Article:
To enhance the conversational flow, virtual meeting attendees are encouraged to adopt a team mind-set. That means attendees should show up, participate and be attentive for the whole “game”—or meeting. Individual speakers, instead of falling silent after speaking, should take responsibility for “passing” the conversation, much as soccer players pass the ball on a field. Instead of passing to the instructor (team captain), they might scan the virtual meeting room (field) for classmates (teammates) who are gesturing reasons they hope to be called on (receive the ball).
One classmate might signal that they have a question. Another might signal that they have a different view. Yet another might indicate agreement. Some may not gesture, and that may be acted on, too, as team players often work to include everyone. Once the current speaker makes an explicit decision about which classmate will speak next, the conversation shifts in a way that minimizes delays and enhances the flow.
“Before using the signals … I was always the default person to navigate the discussions, in that the students always passed back to me after they had finished raising their points,” Frey Lygo-Frett, a University College London seminar leader, said in a reflection after participating in the experiment. “Once we had implemented the signals, the students were much more willing to pass the discussion between each other rather than back to me each time.”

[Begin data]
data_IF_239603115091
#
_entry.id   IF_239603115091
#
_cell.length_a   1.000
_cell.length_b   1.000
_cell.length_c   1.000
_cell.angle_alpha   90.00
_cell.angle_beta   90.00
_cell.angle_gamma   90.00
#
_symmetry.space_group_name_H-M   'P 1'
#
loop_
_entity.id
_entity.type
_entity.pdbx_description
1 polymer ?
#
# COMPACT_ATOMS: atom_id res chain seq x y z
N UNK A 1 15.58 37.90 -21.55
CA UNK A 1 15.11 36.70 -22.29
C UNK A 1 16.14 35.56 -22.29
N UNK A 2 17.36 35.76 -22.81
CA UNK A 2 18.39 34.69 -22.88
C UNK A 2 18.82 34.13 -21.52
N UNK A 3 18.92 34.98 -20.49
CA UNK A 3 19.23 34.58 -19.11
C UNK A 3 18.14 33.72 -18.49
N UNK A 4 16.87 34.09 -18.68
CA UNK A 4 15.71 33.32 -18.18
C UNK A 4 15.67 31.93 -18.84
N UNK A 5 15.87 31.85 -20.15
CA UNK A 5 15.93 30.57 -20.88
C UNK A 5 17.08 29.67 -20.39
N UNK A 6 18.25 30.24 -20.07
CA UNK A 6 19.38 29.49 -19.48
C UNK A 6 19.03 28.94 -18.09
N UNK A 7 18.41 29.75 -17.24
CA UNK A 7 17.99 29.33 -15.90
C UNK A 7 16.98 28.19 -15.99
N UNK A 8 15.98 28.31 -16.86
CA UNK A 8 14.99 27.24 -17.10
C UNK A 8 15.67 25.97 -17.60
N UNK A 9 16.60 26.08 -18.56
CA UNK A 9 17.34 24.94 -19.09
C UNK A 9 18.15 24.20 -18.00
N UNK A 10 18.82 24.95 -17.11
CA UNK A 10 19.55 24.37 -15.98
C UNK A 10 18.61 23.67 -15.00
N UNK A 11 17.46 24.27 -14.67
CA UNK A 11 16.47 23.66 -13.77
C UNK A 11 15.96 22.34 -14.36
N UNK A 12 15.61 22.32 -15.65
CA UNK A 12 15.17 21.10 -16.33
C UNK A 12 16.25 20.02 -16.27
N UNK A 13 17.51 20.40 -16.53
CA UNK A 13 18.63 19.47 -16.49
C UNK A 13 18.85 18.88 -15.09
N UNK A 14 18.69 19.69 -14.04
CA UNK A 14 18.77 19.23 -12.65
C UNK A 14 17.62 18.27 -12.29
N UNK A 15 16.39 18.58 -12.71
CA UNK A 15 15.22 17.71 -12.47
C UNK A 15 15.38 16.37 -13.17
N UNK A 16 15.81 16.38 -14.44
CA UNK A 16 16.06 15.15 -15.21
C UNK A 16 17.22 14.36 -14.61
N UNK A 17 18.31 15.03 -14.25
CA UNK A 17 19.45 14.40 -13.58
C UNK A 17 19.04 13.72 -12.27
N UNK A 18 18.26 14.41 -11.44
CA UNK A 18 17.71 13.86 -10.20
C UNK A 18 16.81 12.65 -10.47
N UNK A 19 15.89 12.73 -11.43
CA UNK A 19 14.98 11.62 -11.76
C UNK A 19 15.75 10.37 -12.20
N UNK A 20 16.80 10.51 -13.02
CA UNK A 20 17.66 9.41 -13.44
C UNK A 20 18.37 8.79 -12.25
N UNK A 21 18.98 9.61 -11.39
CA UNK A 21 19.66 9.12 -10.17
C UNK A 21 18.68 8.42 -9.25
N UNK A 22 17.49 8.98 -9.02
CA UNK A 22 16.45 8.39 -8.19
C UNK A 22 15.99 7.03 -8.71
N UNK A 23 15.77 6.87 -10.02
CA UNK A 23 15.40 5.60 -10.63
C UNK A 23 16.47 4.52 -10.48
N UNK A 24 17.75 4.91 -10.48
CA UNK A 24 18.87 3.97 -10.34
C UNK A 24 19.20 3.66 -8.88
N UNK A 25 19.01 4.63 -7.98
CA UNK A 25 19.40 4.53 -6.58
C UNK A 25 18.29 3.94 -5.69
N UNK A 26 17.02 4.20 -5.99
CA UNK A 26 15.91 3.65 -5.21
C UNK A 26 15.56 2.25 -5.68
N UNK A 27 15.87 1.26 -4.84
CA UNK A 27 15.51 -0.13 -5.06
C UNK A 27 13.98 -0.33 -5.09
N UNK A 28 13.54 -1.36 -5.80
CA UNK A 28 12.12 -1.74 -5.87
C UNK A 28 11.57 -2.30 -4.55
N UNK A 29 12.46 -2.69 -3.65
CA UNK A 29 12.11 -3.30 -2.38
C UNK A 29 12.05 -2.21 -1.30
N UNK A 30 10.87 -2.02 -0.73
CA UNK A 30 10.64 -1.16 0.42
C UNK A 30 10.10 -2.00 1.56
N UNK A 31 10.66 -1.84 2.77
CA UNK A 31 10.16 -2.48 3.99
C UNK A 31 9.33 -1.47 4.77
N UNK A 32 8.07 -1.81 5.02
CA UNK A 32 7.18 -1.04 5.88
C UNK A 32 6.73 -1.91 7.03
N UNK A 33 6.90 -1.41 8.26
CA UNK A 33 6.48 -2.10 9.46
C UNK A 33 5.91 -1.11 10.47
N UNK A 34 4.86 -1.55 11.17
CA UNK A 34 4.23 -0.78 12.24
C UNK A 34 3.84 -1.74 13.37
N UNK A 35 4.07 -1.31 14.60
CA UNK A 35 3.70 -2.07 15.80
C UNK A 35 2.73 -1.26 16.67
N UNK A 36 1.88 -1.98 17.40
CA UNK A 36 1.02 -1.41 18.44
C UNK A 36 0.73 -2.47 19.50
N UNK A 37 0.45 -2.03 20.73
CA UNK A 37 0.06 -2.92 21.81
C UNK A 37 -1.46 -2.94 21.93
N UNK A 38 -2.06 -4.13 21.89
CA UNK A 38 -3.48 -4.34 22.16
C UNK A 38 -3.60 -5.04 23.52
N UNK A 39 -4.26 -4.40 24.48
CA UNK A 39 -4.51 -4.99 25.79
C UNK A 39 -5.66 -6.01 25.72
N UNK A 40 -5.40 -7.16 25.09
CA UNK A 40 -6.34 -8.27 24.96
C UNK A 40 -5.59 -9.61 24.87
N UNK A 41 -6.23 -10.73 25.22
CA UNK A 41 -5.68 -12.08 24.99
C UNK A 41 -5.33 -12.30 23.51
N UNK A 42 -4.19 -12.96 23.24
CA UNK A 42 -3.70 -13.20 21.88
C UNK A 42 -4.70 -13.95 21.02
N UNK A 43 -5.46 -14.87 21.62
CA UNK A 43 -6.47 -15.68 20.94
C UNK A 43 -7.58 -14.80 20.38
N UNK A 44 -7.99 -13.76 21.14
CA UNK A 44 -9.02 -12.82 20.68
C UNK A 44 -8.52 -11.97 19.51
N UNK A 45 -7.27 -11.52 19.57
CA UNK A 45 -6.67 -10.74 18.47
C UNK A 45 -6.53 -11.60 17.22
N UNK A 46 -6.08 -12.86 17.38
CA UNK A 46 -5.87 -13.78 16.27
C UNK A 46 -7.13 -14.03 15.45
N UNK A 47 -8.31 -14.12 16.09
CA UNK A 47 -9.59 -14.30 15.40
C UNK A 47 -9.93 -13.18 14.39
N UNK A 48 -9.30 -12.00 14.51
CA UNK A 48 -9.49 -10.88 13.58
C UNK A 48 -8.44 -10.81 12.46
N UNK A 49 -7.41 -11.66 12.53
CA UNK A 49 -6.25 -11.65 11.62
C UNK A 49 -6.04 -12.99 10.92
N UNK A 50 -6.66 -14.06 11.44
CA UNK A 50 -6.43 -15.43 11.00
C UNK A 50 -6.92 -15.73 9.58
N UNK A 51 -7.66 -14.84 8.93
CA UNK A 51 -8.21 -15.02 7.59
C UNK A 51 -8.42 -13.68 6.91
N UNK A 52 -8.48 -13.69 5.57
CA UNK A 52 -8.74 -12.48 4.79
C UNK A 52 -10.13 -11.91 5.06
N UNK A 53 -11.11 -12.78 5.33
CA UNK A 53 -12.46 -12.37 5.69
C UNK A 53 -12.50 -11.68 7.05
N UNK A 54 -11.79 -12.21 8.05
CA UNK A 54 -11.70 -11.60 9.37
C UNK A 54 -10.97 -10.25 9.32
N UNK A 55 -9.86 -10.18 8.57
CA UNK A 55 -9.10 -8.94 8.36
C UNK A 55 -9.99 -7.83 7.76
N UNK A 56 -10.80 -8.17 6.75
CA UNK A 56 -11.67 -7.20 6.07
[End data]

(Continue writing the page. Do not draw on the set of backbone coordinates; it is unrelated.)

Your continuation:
Hand signals are designed to elicit high performance from attendees during a short period of time. When an instructor or meeting speaker plans to deliver a long PowerPoint presentation, for example, Hills sees no need for attendees to turn on their cameras.
“The other carrot I dangle is shorter meetings,” Hills said. “Maybe we could have 45-minute meetings instead of one-hour meetings … and have 15 minutes of well-being time.”